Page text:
Access Type

Open Access Dissertation

Date of Award

January 2016

Degree Type


Degree Name



Political Science

First Advisor

Ronald E. Brown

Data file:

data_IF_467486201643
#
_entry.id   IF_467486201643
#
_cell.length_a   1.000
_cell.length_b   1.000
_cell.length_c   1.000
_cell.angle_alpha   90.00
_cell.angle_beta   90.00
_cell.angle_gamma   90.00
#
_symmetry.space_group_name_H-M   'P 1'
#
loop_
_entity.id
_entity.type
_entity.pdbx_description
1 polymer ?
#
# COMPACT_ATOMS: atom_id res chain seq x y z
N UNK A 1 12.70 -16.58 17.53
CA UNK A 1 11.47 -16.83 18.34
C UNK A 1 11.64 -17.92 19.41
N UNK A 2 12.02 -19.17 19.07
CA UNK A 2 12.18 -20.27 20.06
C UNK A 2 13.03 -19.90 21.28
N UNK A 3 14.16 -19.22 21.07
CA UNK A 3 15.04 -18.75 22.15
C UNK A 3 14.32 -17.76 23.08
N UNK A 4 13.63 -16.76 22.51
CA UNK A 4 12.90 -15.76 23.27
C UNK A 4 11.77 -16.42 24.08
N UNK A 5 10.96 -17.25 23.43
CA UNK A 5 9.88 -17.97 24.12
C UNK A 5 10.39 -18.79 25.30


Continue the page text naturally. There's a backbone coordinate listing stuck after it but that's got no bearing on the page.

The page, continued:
Recent decisions regarding LGBT rights, reproductive rights, and racial and gender equality by U.S. District Courts have illuminated how these lower federal courts are increasingly becoming important policymakers in our political system. However, research to date has only scratched the surface on district court decision making in cases involving significant constitutional issues such as these. The substantial variation among judges (and among states/regions) in the decisions made and resulting policies indicates the existence of powerful, competing influences on district judges. I conduct a comprehensive analysis of many potential influences on district court judges, including individual ideology, personal characteristics, legal factors, and strategy; I also examine the influence of public opinion on judges, a variable that has been heretofore ignored at the district court level, most likely due to the difficulty of obtaining state-level public opinion data. I do so using a unique dataset I’ve created, which includes every district court case over a 22-year period (1991-2012) involving LGBT rights, abortion, and affirmative action. My results run counter to several recent studies discounting the role of ideology on district court judges by strongly confirming the importance of such ideology, at least when salient constitutional rights are involved. Additionally, public opinion does appear to play a role in certain cases, a finding that suggests we should change the way we look at the role of district courts in our current political system, as well as opens up a whole new avenue of study for judicial scholars.